Learning to Give, Philanthropy education resources that teach giving and civic engagement

Character Education: Integrity (Grade 6)
Unit of 5 lessons
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Unit Purpose:

Students define the character trait integrity and examine where they learn what is "right." Lesson Two examines the other part of the defintion, "doing what's right."  Lesson Three features Frederik de Klerk as an example of integrity. Lesson Four features scenarios in which students discuss integrity and provide rationale for their thinking. In Lesson Five, students demonstrate their understanding of integrity through reflecting and writing on quotes or personal experience.

Focus Question: What role does integrity play in relationships and life success? How can developing integrity equip people as world citizens who contribute to the common good?

After using this character education unit, please complete a short evaluation.

Unit Duration:

Five 20-Minute Lessons

Unit Objectives:

The learner will:

  • examine a list of advice statements to determine their source.
  • consider the impact of friends' advice.
  • record thinking about what's "right" for the student, personally.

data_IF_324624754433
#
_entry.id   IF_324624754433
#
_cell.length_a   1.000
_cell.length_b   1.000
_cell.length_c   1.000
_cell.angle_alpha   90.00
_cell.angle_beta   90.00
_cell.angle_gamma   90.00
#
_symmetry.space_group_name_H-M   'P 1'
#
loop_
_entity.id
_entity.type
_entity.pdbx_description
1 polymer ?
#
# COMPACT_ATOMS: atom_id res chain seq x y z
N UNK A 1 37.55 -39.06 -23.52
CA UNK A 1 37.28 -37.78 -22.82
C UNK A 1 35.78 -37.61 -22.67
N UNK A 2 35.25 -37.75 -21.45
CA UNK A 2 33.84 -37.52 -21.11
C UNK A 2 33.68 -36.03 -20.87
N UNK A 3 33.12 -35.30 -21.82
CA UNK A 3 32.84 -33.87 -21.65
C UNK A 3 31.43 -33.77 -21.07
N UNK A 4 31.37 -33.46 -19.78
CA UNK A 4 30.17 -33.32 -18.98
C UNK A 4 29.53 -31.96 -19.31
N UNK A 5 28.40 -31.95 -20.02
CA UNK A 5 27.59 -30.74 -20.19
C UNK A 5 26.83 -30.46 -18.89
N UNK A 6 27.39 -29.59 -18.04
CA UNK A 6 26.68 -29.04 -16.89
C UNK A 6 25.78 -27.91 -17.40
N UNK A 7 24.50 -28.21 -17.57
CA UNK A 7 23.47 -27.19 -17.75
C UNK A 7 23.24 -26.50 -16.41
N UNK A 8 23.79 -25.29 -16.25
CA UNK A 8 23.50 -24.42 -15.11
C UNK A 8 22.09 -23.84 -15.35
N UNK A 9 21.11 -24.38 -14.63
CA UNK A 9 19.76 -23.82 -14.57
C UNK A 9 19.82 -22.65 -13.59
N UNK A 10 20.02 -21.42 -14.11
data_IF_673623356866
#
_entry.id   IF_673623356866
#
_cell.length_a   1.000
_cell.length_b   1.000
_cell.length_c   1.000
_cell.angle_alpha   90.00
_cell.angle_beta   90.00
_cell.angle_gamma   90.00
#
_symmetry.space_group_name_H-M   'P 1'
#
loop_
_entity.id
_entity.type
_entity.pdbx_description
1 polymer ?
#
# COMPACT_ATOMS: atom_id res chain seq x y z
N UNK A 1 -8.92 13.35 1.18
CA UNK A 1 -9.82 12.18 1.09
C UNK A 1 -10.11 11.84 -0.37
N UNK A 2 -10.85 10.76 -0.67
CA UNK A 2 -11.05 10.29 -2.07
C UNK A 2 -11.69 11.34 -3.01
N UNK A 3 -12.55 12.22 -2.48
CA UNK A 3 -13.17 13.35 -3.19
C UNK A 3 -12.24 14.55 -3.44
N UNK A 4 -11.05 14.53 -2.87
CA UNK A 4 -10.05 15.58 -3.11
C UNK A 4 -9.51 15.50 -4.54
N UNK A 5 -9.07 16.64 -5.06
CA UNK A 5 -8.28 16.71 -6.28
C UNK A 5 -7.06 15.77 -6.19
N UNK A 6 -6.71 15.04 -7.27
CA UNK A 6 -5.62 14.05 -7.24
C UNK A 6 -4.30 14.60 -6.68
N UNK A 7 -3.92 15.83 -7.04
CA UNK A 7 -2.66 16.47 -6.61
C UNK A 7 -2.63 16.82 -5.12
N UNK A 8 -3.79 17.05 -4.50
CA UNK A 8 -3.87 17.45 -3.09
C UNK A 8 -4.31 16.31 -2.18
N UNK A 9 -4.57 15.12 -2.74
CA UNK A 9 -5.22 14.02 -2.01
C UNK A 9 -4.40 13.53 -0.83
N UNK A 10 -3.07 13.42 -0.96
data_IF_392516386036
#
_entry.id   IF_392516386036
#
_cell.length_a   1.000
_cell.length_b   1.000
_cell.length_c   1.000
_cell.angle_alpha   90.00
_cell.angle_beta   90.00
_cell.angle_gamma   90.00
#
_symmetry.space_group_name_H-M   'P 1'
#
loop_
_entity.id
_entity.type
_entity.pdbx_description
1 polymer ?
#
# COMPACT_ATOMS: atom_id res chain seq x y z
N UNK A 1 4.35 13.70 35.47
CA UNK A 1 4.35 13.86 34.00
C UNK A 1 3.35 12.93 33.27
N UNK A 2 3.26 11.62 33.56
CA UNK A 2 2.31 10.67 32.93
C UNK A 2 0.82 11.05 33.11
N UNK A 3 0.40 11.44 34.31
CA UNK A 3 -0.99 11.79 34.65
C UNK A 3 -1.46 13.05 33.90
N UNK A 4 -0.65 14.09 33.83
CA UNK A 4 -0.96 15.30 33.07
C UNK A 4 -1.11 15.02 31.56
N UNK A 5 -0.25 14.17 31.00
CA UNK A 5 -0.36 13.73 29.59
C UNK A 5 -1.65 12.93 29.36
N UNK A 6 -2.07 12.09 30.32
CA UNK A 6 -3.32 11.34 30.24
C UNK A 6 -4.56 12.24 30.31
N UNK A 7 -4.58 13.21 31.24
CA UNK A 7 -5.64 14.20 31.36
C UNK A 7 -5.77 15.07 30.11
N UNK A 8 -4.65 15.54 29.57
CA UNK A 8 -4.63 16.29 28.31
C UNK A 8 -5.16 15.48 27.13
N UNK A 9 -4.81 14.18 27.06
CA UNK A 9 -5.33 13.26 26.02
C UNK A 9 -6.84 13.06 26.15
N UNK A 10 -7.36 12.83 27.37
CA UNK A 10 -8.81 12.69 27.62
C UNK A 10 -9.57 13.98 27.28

• analyze a scenario where integrity is in question.
  • analyze two scenarios, one about public integrity and one about private integrity.
  • journal about their connections between the scenarios and the quote.
  • read the text on Frederik de Klerk's background and actions on apartheid.
  • respond to questions posed on de Klerk's principles. 
  • analyze a scenario.
  • justify answers based upon decision-making with integrity.
  • share thinking.
  • reflect on quotes or personal experience.
  • write ideas on integrity to demonstrate understanding. 

Service Experience:

Although lessons in this unit contain service project examples, decisions about service plans and implementation should be made by students, as age appropriate.

This character education mini-lesson is not intended to be a service learning lesson or to meet the K-12 Service-Learning Standards for Quality Practice. The character education units will be most effective when taught in conjunction with a student-designed service project that provides a real world setting in which students can develop and practice good character and leadership skills.  For ideas and suggestions for organizing service events go to The League.

Notes for Teaching:

It is recommended that learners keep a journal to record their learning and reflections about the character traits studied.

State Curriculum and Philanthropy Theme Frameworks:

See individual lessons for benchmark detail.

Lessons Developed By:

Jan Dalman
Curriculum Consultant
Learning to Give

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